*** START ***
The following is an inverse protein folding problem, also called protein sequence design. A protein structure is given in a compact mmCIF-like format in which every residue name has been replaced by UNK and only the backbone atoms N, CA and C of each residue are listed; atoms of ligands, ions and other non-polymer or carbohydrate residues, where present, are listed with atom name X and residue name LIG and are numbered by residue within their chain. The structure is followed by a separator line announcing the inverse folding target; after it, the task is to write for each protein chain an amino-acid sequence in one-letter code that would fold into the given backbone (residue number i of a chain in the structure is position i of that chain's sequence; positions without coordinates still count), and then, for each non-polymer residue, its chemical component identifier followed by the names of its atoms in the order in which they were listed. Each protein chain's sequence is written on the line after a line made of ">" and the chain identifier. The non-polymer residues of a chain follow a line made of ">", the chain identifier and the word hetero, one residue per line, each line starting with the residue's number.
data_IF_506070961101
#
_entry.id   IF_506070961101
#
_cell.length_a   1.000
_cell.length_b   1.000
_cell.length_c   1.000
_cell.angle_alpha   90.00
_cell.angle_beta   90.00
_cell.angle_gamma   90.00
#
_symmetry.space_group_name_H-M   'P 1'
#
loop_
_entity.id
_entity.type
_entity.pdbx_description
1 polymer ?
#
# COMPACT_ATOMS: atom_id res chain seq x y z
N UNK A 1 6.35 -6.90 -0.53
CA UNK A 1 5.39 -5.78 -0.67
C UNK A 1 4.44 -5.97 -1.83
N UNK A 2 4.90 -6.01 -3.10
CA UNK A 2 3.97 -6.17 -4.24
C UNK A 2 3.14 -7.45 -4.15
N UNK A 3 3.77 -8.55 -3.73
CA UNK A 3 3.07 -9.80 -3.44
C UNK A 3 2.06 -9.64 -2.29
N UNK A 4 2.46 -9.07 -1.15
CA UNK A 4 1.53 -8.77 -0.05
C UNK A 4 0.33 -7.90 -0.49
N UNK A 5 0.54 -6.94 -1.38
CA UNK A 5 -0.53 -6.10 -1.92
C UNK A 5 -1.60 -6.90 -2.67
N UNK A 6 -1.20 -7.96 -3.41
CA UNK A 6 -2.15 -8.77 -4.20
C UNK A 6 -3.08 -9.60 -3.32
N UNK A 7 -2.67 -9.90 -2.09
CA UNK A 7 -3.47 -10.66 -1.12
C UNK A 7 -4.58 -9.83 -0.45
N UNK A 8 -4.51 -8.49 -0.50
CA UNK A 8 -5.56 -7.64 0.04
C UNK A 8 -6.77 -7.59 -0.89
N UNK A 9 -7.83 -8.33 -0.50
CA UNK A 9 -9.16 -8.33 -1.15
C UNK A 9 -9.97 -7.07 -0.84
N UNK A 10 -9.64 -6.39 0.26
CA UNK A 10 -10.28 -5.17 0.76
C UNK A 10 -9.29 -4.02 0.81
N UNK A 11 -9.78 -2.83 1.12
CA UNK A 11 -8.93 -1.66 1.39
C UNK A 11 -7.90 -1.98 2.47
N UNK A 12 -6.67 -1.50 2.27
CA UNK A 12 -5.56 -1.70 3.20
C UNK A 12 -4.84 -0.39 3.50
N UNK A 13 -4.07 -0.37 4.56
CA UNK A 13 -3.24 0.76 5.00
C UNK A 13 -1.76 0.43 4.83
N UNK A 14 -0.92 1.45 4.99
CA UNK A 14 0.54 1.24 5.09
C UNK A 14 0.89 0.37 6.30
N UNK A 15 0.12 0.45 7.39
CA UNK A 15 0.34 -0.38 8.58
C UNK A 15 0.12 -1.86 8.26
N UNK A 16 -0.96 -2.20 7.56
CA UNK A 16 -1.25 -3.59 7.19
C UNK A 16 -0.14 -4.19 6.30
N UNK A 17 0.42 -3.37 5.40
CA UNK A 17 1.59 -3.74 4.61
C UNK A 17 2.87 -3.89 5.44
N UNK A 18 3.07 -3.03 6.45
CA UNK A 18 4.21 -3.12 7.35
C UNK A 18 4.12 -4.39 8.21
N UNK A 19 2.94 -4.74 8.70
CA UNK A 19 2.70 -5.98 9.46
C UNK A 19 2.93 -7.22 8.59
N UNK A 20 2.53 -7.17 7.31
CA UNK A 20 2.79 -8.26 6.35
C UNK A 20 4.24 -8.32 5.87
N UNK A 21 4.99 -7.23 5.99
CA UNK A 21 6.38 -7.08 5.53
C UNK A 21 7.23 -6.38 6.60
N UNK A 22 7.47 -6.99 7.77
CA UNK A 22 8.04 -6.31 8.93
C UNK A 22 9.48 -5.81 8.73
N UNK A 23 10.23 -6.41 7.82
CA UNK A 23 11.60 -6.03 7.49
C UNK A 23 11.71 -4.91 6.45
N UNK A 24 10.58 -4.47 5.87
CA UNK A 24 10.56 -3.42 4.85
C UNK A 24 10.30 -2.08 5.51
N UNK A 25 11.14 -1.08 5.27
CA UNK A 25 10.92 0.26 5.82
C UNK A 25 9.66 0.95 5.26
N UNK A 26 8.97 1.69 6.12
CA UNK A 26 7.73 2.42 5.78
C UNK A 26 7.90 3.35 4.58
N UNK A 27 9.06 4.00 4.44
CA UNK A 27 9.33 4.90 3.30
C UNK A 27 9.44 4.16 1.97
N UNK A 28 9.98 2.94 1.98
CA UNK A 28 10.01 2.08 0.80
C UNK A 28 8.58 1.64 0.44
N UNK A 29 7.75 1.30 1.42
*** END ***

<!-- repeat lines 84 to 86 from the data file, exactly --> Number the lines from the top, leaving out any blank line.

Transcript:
C UNK A 21 7.23 -6.38 6.60
N UNK A 22 7.47 -6.99 7.77
CA UNK A 22 8.04 -6.31 8.93